Rent arrears: social housing

Everyone has to pay something towards the cost of their home, even those who receive full housing benefit. Unfortunately, sometimes people stop paying and end up with rent arrears.

If you build up more than one week's rent or service charge arrears, you will be suspended from bidding for a new property on Choice Based Lettings.

If you do nothing about your arrears, you will be evicted. If this happens it is unlikely that Westminster or any other local authority will offer you alternative social housing.

Here's what you can do to avoid getting into debt.

1. Tell someone

Contact your local estate office and they will advise you what to do to solve the problem.

You might prefer to get independent advice from an agency such as the Citizen's Advice Bureau or Shelter.

The quicker you call, the easier it is to sort the problem out. Ignoring it will not make it go away.

2. Check you're claiming the right benefits

Often people end up in arrears because they do not claim benefits to which they are entitled.

If you are having difficulties with housing benefit, let your estate office know and they may be able to help.

3. Consider a direct debit

Setting up a direct debit to pay your weekly rent on time can keep you out of arrears. This way, you know you are always up to date and don't have to remember to pay each week. Speak to your housing officer if you would like to set this up.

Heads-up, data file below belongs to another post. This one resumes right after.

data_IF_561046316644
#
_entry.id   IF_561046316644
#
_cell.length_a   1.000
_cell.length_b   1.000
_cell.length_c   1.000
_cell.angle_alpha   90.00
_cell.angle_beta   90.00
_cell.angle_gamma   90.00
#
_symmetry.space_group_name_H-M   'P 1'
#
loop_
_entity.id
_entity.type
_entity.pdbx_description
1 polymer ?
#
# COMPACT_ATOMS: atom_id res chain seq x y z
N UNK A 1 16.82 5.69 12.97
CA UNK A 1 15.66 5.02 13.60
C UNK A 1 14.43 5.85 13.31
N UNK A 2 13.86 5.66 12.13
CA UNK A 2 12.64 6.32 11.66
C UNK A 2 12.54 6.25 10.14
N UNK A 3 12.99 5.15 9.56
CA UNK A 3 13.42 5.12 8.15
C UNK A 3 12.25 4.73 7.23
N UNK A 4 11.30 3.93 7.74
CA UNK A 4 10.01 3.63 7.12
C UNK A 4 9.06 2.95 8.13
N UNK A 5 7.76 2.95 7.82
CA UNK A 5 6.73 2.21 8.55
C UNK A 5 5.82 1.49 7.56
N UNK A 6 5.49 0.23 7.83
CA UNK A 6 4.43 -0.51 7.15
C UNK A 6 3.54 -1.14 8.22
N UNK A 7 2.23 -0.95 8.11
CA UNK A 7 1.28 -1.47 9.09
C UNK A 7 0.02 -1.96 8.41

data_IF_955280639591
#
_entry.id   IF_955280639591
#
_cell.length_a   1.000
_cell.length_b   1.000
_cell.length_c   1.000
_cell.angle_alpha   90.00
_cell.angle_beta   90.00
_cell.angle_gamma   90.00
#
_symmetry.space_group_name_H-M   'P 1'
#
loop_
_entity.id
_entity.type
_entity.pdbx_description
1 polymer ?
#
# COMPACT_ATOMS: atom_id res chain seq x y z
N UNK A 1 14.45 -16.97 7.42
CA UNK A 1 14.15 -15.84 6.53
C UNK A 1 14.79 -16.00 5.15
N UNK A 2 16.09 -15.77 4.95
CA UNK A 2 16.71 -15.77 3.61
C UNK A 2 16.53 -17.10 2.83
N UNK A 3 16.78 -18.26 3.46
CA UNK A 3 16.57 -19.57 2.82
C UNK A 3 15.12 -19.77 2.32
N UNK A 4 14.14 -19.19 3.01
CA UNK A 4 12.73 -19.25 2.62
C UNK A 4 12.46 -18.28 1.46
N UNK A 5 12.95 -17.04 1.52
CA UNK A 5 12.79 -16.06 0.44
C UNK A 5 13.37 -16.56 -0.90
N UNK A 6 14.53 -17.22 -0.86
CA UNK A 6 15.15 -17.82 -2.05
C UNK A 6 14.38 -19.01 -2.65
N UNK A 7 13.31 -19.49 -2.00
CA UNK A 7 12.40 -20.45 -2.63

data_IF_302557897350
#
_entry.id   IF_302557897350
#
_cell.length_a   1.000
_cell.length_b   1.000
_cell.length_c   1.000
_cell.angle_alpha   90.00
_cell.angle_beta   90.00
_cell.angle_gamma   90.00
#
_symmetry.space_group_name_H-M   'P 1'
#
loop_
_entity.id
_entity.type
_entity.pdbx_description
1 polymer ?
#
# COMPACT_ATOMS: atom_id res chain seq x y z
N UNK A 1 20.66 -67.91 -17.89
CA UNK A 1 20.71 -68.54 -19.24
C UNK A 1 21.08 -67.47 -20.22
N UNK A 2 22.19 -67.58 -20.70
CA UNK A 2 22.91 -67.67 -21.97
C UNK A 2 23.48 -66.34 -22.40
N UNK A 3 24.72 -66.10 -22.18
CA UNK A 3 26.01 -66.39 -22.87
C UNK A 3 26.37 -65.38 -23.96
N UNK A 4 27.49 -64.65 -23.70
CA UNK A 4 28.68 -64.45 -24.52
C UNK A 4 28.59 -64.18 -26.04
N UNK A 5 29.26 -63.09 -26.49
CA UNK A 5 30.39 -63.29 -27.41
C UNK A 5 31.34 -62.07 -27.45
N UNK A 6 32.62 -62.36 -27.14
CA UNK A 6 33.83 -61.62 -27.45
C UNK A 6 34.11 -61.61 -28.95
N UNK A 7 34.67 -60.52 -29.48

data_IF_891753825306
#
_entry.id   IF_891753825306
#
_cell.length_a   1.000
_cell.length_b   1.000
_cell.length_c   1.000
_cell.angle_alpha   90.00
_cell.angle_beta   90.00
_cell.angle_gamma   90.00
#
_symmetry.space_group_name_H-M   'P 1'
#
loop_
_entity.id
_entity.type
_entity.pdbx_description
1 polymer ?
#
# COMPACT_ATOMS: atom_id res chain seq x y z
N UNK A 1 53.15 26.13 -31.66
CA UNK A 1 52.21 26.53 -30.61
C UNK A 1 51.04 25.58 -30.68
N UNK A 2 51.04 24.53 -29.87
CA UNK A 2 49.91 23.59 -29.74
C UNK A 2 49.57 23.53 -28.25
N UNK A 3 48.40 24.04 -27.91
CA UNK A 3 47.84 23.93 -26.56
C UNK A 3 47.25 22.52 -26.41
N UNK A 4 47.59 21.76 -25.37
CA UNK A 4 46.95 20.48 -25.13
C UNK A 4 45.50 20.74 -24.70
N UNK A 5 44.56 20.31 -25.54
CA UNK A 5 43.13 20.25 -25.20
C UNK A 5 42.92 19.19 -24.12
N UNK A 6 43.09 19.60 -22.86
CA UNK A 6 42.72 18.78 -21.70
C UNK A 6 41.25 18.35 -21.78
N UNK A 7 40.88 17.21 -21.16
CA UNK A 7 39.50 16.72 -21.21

4. Make an agreement

If you do have arrears, we will not expect you to pay them off in one go. It is usually possible for you to make an agreement to pay at an affordable rate.

If we see that you have been sticking to your agreement for some time, we can often un-suspend your application and allow you to bid for properties again.

5. Eviction prevention fund

Westminster’s Eviction Prevention Fund offers tenants of all landlords an interest-free loan to reduce or clear their rent arrears to prevent them from being evicted. The loan needs to be paid back in full in 1 to 3 years. The maximum loan is £5,000.

You'll need evidence of the threat of eviction, and that there is no other way to resolve the situation. Loans won't be made due to housing benefit delay or if housing benefit could be backdated. 

Anyone applying for a loan will need to have money advice from an independent money advisor.

You must be in priority need, defined by the 1996 Housing Act, or be in danger of rough sleeping if you are evicted.

To find out more about the fund, contact the Housing Options Service.


Last updated: 28 January 2016
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